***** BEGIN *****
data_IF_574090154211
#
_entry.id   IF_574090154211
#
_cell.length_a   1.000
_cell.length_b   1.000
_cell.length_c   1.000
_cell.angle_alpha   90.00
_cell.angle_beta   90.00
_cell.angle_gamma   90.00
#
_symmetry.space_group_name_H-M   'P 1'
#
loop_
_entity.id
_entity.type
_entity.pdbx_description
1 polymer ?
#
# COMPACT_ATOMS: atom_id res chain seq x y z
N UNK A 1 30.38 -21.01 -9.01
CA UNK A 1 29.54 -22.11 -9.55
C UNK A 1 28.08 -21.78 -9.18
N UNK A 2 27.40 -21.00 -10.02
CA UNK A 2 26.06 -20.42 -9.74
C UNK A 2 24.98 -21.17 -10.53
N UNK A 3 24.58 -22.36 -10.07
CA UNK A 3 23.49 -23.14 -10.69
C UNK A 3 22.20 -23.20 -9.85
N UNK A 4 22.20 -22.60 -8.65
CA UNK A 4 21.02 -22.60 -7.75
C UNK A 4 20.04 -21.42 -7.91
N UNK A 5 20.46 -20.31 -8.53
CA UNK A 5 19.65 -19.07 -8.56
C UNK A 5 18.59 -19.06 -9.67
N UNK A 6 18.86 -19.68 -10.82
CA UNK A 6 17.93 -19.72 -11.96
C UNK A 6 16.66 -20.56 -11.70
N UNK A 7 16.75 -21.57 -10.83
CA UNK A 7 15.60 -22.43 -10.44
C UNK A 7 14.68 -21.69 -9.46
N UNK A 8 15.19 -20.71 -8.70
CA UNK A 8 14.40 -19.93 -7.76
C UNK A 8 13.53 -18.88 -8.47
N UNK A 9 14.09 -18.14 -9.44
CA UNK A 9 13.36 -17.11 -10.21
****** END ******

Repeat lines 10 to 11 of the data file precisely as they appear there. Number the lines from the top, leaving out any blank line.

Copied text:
_cell.angle_gamma   90.00
#